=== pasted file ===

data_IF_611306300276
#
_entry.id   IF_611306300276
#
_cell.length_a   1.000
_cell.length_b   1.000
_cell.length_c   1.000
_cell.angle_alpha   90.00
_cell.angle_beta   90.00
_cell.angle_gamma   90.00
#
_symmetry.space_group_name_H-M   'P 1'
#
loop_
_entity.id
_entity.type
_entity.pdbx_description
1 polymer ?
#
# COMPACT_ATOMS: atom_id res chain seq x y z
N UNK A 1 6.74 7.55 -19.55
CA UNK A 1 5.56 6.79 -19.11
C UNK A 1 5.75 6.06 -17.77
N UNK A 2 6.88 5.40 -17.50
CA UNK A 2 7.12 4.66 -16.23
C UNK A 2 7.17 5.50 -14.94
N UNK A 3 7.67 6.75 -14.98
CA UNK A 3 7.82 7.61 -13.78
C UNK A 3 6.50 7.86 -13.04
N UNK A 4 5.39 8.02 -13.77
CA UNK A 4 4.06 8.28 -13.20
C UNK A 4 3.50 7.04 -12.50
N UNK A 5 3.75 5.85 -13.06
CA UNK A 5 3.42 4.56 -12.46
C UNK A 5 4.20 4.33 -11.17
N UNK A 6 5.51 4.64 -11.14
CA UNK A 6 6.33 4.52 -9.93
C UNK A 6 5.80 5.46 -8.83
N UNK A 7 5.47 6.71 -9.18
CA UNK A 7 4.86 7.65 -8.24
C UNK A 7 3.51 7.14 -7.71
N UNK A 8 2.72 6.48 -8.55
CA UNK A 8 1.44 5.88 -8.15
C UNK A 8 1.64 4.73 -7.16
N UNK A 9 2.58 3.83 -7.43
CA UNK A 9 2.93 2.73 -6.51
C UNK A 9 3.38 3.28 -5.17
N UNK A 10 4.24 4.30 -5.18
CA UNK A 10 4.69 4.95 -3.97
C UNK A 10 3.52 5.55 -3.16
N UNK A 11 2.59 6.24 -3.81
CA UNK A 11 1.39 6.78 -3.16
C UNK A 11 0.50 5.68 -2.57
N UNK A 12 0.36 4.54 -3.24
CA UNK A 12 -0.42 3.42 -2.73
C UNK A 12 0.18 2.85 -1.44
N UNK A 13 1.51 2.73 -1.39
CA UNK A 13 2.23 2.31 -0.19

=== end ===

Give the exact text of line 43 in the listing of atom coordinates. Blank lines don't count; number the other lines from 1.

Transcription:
CA UNK A 8 1.44 5.88 -8.15